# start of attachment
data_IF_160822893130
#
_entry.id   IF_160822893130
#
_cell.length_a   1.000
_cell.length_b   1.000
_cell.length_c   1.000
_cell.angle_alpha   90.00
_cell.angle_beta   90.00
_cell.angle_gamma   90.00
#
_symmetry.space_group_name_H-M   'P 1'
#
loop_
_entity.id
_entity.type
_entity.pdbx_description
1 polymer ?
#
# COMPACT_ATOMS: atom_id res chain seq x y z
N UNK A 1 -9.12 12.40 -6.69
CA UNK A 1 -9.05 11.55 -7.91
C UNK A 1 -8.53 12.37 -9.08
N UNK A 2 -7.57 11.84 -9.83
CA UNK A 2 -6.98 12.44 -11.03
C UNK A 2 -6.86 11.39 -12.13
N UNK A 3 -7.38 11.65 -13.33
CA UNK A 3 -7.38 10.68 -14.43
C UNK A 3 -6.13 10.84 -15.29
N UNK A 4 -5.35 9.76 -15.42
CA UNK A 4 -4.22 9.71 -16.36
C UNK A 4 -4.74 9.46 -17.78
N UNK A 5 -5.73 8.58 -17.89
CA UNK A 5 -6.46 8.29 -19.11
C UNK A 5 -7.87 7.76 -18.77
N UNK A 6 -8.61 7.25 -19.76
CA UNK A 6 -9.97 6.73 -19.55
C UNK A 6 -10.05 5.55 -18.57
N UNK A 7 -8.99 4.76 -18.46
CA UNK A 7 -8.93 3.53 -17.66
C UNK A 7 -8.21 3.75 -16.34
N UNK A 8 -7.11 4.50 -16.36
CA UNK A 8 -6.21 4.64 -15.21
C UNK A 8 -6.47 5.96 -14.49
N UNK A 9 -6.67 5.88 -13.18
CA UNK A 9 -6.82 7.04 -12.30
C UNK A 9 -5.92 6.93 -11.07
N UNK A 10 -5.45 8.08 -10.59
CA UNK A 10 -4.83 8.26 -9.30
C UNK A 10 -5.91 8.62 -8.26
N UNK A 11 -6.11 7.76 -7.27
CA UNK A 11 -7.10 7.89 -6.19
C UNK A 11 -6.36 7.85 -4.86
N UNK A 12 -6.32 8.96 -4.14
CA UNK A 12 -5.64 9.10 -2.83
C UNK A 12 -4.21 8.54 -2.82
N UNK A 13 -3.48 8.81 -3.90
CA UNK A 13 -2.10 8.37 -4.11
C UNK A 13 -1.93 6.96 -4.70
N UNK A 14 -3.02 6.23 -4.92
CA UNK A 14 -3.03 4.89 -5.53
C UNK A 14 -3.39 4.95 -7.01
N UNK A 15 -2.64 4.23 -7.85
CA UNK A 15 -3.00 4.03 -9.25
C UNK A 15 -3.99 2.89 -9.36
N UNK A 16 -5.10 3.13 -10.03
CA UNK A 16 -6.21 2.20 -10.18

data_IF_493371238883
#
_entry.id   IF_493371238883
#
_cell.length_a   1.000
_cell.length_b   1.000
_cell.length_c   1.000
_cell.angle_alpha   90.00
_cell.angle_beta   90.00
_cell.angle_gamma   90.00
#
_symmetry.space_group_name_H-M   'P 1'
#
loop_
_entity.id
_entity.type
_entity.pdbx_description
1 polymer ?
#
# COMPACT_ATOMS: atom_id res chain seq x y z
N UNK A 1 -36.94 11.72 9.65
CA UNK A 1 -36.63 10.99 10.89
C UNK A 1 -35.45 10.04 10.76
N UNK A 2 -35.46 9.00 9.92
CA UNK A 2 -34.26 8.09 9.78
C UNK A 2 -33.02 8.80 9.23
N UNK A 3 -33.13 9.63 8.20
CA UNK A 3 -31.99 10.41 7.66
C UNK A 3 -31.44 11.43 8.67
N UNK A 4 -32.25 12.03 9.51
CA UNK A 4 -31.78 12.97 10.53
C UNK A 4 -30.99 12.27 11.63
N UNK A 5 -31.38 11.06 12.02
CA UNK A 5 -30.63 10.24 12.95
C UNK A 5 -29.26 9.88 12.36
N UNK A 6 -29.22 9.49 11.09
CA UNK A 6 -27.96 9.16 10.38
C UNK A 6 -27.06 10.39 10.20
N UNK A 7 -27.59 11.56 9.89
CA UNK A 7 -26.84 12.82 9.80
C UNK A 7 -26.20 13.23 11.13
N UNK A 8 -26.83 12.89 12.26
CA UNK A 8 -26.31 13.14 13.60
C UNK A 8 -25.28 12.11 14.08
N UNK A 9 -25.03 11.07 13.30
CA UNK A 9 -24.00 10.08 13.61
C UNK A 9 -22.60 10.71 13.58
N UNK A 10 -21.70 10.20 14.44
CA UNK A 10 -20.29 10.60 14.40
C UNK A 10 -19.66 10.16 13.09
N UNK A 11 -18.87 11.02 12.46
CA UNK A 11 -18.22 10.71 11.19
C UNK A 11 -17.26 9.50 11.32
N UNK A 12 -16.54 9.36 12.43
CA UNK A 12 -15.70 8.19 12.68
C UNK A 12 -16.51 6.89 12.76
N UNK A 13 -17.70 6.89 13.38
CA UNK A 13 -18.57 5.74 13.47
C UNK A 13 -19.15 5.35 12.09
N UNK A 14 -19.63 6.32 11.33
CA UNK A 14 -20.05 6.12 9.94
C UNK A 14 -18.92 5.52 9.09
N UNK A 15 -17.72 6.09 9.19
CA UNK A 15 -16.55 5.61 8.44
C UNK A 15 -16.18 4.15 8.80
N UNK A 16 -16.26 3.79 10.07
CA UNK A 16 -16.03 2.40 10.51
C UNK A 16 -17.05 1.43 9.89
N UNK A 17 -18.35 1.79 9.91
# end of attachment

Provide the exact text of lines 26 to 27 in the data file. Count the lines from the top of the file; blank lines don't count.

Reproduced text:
C UNK A 2 -6.86 11.39 -12.13
N UNK A 3 -7.38 11.65 -13.33